Maria Fassi has knee surgery, out through at least the U.S. Women’s Open
Wearing a brace on her left knee, Maria Fassi putts during the second round of last week's Hugel-Air Premia LA Open.
Maria Fassi, the former amateur standout and NCAA champion at Arkansas, is still trying to find her way on the LPGA Tour after turning pro in 2019. The fast-swinging 23-year-old is loaded with potential, but her results have been inconsistent, missing 19 cuts in 33 starts, with just one top-10 finish.
Her development, however, is on hold for at least the next six weeks, a timespan that includes the U.S. Women’s Open. Fassi confirmed with Golf Digest that she underwent surgery on Monday to repair a tear in her left knee.
“It’s not a good feeling, it’s just tough mentally,” said Fassi, who competed at the Hugel-Premia LA Open, making her first cut in 2021 and finishing T-50. “I’ve had to work through a lot of things. We were getting very close to getting it together and to be able to start turning it around.”
Fassi first noticed something at the ANA Inspiration when her cousin, who travels with her to LPGA Tour events, asked about her gait after she awkwardly rose out of a chair. Fassi felt a slight pain in her left knee on the range at the Dinah Shore course but didn’t think any more of it. The power player couldn’t remember a specific moment when she might have hurt it and decided to press on.
Two weeks later, in Hawaii at the Lotte Championship, her knee took a significant turn for the worse during the second round, when she posted a 73 before missing the cut. She felt a notable increase in pain that was particularly strong on shots with her longer clubs.
At the end of the round, Fassi approached tournament officials, who connected her with a team of doctors from UCLA Hospital. After traveling to L.A. for the tournament at Wilshire Country Club, she had testing done at the Ronald Reagan UCLA Medical Center.
An MRI revealed a second- or third-degree tear in the knee. Fassi and her family consulted with doctors from UCLA and Centro Enternamiento Medico Actura (CEMA). CEMA is the hospital her father’s soccer club, Talleres de Cordoba, owns. The recommendation was surgery along with hormone therapy.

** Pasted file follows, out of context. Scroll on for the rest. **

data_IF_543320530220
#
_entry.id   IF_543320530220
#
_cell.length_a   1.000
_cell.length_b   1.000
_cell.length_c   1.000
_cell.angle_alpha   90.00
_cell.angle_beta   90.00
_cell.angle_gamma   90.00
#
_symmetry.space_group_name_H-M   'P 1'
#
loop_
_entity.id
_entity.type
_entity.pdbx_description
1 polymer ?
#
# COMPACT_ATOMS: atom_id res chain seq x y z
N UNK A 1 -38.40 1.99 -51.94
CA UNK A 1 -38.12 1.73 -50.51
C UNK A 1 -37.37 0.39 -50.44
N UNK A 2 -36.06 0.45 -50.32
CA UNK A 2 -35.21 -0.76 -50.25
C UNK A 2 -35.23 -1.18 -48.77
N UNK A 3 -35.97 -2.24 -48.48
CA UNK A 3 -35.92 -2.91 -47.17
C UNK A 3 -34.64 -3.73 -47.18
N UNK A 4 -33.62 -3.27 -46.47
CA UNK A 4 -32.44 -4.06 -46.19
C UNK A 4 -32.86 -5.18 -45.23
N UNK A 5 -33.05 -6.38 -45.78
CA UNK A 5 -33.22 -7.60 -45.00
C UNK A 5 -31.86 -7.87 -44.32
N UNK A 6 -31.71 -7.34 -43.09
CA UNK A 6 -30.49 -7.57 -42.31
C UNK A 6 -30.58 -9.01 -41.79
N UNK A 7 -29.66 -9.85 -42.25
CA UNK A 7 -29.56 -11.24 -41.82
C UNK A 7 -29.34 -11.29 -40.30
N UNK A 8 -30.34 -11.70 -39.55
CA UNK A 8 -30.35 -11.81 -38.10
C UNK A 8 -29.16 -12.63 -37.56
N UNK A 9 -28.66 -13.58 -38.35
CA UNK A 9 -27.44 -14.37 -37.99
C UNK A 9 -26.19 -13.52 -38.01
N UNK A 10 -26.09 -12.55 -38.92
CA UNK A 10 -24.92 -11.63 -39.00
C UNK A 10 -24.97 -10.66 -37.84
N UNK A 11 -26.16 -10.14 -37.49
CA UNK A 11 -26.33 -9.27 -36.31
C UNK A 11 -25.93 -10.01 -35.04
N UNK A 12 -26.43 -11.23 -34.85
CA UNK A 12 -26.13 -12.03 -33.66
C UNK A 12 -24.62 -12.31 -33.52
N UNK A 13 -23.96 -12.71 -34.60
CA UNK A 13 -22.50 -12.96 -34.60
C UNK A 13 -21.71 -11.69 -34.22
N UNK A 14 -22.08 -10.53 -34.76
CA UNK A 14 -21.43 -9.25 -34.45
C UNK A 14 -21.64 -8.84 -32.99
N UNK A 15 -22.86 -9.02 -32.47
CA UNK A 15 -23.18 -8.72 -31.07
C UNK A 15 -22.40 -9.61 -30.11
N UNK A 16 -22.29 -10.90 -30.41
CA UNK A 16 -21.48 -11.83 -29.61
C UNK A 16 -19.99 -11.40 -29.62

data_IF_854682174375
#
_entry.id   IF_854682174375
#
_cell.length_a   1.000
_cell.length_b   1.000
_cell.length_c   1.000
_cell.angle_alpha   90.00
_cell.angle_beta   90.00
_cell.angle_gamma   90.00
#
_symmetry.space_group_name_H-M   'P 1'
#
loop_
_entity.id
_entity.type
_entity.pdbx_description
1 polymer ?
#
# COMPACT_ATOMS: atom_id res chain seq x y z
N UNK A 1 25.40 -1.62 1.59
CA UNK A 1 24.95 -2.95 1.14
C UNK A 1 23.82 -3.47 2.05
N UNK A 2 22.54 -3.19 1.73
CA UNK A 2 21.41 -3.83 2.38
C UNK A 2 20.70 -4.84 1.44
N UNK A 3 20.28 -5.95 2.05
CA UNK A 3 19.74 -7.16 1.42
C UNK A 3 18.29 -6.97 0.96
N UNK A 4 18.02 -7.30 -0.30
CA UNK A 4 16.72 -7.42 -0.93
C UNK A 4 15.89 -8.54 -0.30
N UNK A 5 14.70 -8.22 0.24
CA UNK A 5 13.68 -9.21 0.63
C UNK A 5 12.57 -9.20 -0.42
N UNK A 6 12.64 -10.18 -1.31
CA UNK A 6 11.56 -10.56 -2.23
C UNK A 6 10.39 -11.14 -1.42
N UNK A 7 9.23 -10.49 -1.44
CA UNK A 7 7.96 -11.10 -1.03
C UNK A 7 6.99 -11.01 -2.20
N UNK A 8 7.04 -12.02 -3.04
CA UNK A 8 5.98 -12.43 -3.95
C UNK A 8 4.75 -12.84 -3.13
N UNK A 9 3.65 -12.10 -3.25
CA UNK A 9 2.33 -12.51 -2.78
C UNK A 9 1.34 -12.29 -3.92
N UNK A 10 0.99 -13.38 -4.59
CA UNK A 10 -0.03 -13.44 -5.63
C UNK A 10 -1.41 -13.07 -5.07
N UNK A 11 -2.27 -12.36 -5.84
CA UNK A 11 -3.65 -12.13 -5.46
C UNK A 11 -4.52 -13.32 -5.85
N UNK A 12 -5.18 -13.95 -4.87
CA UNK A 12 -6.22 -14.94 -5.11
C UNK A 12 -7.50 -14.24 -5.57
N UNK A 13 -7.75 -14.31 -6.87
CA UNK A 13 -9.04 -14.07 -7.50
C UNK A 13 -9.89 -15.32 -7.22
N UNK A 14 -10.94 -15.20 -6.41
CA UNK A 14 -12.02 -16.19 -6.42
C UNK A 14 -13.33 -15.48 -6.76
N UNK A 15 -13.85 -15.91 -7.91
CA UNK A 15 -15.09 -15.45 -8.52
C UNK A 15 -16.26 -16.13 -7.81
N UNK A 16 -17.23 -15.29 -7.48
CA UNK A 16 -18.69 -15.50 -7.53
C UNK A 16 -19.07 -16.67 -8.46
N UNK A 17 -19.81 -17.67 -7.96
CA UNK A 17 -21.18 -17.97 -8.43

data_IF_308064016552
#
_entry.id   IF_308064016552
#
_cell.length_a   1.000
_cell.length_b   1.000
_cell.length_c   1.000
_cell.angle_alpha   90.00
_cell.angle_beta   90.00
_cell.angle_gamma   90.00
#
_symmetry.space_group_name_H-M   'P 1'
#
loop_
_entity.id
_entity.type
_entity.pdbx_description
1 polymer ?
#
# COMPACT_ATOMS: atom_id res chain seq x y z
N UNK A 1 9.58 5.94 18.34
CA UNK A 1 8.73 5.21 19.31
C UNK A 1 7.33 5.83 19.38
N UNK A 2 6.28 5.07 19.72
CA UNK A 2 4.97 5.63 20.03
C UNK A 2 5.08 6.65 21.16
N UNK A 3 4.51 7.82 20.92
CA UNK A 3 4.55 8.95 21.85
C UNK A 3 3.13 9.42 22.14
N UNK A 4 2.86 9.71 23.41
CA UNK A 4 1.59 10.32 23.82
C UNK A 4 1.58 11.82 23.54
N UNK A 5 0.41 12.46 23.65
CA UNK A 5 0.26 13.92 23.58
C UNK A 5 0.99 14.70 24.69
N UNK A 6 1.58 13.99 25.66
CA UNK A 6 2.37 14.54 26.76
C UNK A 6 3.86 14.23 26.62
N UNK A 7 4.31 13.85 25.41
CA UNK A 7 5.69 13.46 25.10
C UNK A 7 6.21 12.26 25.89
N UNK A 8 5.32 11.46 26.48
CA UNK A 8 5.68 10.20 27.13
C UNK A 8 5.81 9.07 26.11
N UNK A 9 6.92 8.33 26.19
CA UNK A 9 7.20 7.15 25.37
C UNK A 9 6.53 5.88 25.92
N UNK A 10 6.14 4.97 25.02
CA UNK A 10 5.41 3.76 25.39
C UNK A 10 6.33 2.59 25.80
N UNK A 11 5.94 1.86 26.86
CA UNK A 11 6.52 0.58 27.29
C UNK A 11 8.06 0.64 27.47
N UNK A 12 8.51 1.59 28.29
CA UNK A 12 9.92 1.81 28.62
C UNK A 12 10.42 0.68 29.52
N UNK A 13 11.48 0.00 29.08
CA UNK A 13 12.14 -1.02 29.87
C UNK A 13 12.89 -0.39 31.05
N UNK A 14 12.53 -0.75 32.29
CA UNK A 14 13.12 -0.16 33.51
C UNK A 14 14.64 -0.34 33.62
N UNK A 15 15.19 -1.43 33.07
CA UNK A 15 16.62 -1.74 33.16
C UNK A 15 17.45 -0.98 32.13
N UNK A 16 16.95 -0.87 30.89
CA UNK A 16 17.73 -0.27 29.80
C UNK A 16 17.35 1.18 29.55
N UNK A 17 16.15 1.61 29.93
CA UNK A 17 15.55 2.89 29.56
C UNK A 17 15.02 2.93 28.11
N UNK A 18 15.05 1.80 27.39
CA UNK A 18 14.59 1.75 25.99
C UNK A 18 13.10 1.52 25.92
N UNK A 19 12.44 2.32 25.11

Dr. Rafael Ortega performed the surgery in Mexico City. Ortega previously had operated on Fassi’s older brother, Sebastian, a goalie for the Mexican soccer team Club Nexaca, in November 2020, successfully repaired his torn meniscus and anterior cruciate ligament.
Fassi considered skipping last week’s tournament, but decided to play anyway after receiving assurances the injury couldn’t get any worse. “Even through the pain in Hawaii, I felt like there were a lot of very positive things and I just want to keep seeing those good things,” she said. “Even of course now knowing that I’ll be out for a few weeks because of the knee, I think I’d rather have good memories than the not-so-good ones that I've had the last few months.”
Her family also turned out to support her in the final start. Her parents flew in on Monday from Miami and her younger brother Franco came from Mexico. The Fassi family filled the silence of no fans on-site at Wilshire Country Club, proudly yelling “Vale Maria!” after a signature Fassi fist pump on the sixth green Wednesday during the first round.
Fassi, hitting a bunker shot last week at Wilshire Country Club, will spend the first three weeks rehabbing in Mexico before returning to Arkansas to finish up her recovery.
The knee noticeable affected Fassi on the course as she lumbered wearing a hefty brace. On the 532-yard par-5 second hole, Fassi took a big swing with a fairway wood to the front right of the green. She keeled over and leaned on her 3-wood for support after the effort. Caddie Mark Wallington tried to comfort her, patting her back and encouraging her to keep moving forward. The injury affected her ability to get through the ball as she averaged 263 yards off the tee this week, 20 yards shorter than her season average. After opening with rounds of 68-71, she closed out play with matching 73s.
Fassi’s plans are to stay in Mexico for three weeks to start her recovery. She will then return to Arkansas for more rehab, when the runner-up at the inaugural Augusta National Women’s Amateur in 2019 hopes to be able to begin putting. Doctors tell her she won’t be able to begin taking full swings until closer to the six-week mark.
The Mexican is targeting the LPGA Mediheal Championship, June 10-13, for her return but has no firm plans at this point. “I don’t want to come back too early to where I could jeopardize the six weeks or however long I went without playing,” she said. “I’ll come back when it’s safe for me to come back.”
Fassi’s playing status is secure for the rest of the season, but she’ll need to perform when she returns to action in order to keep her LPGA card. She is currently 123rd in the Race to the CME Globe standings. She’s focused on the positives from the last two weeks heading into the break and what her game becomes after she turns the ignition back on.
“Hopefully,” she said, “when I come back I’m stronger than ever, with a healthy me, a good mindset to move forward and enjoy the last six months of the year.”